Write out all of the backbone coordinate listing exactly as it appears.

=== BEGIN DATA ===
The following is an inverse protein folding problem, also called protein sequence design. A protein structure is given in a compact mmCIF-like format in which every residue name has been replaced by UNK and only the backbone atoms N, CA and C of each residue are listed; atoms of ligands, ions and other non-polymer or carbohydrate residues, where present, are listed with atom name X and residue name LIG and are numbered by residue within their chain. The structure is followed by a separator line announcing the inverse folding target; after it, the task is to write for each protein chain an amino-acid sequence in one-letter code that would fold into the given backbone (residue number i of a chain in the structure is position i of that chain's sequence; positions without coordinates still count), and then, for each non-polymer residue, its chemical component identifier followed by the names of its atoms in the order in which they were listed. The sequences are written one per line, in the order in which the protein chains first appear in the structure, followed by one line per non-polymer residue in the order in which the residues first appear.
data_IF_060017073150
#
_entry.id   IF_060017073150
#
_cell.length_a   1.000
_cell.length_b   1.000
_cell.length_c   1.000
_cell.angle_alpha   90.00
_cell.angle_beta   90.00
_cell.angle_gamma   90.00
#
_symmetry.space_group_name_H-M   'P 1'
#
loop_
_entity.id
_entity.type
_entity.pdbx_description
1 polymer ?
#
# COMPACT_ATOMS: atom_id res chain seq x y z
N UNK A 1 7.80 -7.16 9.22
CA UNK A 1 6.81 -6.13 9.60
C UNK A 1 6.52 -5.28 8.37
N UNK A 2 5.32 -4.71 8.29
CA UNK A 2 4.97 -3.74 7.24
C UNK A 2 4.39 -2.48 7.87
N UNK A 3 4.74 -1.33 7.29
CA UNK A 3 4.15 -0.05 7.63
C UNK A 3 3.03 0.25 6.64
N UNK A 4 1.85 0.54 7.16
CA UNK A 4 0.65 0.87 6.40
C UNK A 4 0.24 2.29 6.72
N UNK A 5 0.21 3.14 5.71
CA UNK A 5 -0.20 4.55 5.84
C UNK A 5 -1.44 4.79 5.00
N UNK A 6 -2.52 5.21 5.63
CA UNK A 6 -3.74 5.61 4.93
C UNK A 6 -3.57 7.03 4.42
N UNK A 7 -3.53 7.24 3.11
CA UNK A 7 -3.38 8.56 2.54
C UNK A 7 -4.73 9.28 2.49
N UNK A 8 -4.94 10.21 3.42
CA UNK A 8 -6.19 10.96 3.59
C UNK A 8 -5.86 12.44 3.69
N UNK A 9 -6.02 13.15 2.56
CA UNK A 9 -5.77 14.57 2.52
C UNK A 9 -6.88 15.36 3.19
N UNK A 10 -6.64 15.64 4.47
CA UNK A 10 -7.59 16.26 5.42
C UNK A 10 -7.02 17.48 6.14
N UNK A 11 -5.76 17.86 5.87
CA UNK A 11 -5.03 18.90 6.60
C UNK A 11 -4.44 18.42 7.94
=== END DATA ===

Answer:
The following is an inverse protein folding problem, also called protein sequence design. A protein structure is given in a compact mmCIF-like format in which every residue name has been replaced by UNK and only the backbone atoms N, CA and C of each residue are listed; atoms of ligands, ions and other non-polymer or carbohydrate residues, where present, are listed with atom name X and residue name LIG and are numbered by residue within their chain. The structure is followed by a separator line announcing the inverse folding target; after it, the task is to write for each protein chain an amino-acid sequence in one-letter code that would fold into the given backbone (residue number i of a chain in the structure is position i of that chain's sequence; positions without coordinates still count), and then, for each non-polymer residue, its chemical component identifier followed by the names of its atoms in the order in which they were listed. The sequences are written one per line, in the order in which the protein chains first appear in the structure, followed by one line per non-polymer residue in the order in which the residues first appear.
data_IF_060017073150
#
_entry.id   IF_060017073150
#
_cell.length_a   1.000
_cell.length_b   1.000
_cell.length_c   1.000
_cell.angle_alpha   90.00
_cell.angle_beta   90.00
_cell.angle_gamma   90.00
#
_symmetry.space_group_name_H-M   'P 1'
#
loop_
_entity.id
_entity.type
_entity.pdbx_description
1 polymer ?
#
# COMPACT_ATOMS: atom_id res chain seq x y z
N UNK A 1 7.80 -7.16 9.22
CA UNK A 1 6.81 -6.13 9.60
C UNK A 1 6.52 -5.28 8.37
N UNK A 2 5.32 -4.71 8.29
CA UNK A 2 4.97 -3.74 7.24
C UNK A 2 4.39 -2.48 7.87
N UNK A 3 4.74 -1.33 7.29
CA UNK A 3 4.15 -0.05 7.63
C UNK A 3 3.03 0.25 6.64
N UNK A 4 1.85 0.54 7.16
CA UNK A 4 0.65 0.87 6.40
C UNK A 4 0.24 2.29 6.72
N UNK A 5 0.21 3.14 5.71
CA UNK A 5 -0.20 4.55 5.84
C UNK A 5 -1.44 4.79 5.00
N UNK A 6 -2.52 5.21 5.63
CA UNK A 6 -3.74 5.61 4.93
C UNK A 6 -3.57 7.03 4.42
N UNK A 7 -3.53 7.24 3.11
CA UNK A 7 -3.38 8.56 2.54
C UNK A 7 -4.73 9.28 2.49
N UNK A 8 -4.94 10.21 3.42
CA UNK A 8 -6.19 10.96 3.59
C UNK A 8 -5.86 12.44 3.69
N UNK A 9 -6.02 13.15 2.56
CA UNK A 9 -5.77 14.57 2.52
C UNK A 9 -6.88 15.36 3.19
N UNK A 10 -6.64 15.64 4.47
CA UNK A 10 -7.59 16.26 5.42
C UNK A 10 -7.02 17.48 6.14
N UNK A 11 -5.76 17.86 5.87
CA UNK A 11 -5.03 18.90 6.60
C UNK A 11 -4.44 18.42 7.94